ShaderGen is an old tool from 3D labs, but its usefulness is not gone. The tool creates shaders that mimic the results of a set of fixed function state. There is a large set of options to define a state as available in OpenGL compatibility mode. Lighting, Fog, and all the other features that are gone in core profiles. Select the options you desire, check the result with fixed functionality, and then press “generate”. The tool creates the shaders that emulate those fixed function features. It only produces GLSL 1.2 code, but conversion shouldn’t be an issue.
ShareCG is a site with a huge amount of modelling tutorials, 3D models for download, and textures.
The Lighthouse3D OpenGL View Frustum Culling Tutorial has been ported to the new site. Bug reports and suggestions are most welcome.
The OpenGLBook site released chapter 2. This chapter covers how to draw simple geometry using vertex buffer objects.
GLUT was conceived by Mark Kilgard with the goal of providing a simple, yet powerful enough, toolkit to deal with the intricacies of the windowing system when building OpenGL applications. In my opinion GLUT was a very effective solution and completely fits the bill. As far as I know, GLUT is still the simplest toolkit around and yet it does most of what is needed for simple prototypes.
GLUT however is not free of criticism. Complaints about the lack of control on the event loop are abundant on the web and some extra functionality, context creation and multisampling, would be most welcome.
GLUT is not open source hence it could not be modified, so GLUT clones have appeared. These kept the API (all gluts functions are usually implemented exactly with the same name) but improved and extended it to address the above mentioned issues.
There are open source versions of GLUT, such as freeGLUT and OpenGLUT. They all kept the API so 99.9% of what will be presented in this tutorial is still valid. Nonetheless these new versions do have some extensions that make it worth a try. Check out the extensions in freeGLUT here.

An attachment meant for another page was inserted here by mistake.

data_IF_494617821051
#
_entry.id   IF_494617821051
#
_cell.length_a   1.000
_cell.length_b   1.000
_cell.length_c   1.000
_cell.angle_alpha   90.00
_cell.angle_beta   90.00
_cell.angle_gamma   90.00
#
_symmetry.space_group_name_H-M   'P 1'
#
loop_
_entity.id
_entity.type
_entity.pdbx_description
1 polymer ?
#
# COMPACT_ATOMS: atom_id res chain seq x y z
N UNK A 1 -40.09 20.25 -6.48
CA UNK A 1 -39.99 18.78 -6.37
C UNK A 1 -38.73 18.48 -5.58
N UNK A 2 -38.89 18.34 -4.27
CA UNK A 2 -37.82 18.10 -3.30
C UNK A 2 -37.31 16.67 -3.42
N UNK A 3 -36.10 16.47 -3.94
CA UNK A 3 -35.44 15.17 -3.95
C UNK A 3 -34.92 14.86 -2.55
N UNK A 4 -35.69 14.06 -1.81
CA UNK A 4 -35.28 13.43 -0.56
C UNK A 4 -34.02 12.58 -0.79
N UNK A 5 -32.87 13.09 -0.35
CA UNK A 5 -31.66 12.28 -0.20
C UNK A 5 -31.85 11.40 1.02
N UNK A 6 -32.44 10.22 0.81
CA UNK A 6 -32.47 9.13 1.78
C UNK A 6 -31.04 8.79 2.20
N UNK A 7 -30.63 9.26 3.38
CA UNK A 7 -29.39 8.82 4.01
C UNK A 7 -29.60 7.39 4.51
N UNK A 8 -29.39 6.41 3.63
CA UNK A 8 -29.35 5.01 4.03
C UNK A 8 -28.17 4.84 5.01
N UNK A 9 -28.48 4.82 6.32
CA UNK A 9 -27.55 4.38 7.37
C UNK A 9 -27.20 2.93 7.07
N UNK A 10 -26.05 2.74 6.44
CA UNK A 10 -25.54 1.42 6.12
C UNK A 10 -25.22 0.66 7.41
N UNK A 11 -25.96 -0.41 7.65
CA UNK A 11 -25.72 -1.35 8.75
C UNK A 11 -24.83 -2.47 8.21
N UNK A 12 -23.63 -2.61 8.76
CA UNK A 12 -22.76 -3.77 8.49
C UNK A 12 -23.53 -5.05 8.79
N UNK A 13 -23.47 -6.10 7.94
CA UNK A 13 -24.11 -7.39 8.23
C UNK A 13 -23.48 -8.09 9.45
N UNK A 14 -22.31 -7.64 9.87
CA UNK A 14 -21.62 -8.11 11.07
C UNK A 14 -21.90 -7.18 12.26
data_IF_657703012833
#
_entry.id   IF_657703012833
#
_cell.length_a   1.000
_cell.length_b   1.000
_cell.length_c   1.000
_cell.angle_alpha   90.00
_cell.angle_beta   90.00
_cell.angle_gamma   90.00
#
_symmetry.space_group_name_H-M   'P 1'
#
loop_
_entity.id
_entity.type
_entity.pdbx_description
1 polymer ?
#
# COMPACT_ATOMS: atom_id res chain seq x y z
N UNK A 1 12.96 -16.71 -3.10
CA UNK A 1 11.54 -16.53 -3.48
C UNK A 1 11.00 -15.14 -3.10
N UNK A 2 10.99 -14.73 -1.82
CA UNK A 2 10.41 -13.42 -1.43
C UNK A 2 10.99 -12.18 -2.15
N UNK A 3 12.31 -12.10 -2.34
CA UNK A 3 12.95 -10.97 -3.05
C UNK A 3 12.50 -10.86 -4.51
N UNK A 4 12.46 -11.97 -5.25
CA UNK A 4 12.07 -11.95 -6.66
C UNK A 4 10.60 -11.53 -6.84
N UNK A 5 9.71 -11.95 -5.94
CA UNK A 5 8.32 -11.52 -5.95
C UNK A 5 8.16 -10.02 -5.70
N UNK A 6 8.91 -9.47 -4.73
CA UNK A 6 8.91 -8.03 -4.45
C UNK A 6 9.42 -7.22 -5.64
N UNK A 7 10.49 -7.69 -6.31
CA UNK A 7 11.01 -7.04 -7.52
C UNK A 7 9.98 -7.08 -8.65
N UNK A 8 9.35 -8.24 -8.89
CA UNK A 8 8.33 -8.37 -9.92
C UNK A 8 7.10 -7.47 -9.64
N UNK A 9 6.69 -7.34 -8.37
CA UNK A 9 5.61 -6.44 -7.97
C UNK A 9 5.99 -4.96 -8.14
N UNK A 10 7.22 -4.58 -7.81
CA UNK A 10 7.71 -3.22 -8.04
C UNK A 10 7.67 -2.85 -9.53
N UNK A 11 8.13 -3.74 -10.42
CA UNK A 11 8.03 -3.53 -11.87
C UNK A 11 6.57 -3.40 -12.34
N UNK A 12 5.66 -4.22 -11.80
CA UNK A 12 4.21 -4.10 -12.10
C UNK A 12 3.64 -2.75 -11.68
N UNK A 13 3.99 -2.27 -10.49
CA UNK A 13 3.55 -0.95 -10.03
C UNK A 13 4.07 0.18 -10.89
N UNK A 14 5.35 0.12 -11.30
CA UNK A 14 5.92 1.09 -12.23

Shadow Explorer was designed for shadow map technique comparison. Currently it has four techniques implemented:simple shadow maps, percentage closer shadow maps, variance shadow maps and exponential variance shadow maps. Two different scenes and a full set of parameters should keep us busy for a while
Graphics Runner blog. Instant Radiosity is a theoretically simple method. It traces paths from the primary light source and creates virtual point lights (VPL) when the path hits the scene. These VPLs approximate the reflected light from that region of the scene.
The path can then be reflected, possibly with a new random direction, and is further traced until it intersects the scene again. The decision to further pursue a path can be as simple as russian roulette. The approach in the Graphics Runner blog optimizes this by defining a grid of voxels and merging all the VPLs in each voxel into a single VPL. The scene is then lit with all the computed VPLs. Graphics Runner uses nVidia Optix for Ray Tracing. The article includes a small tutorial and provides some source code.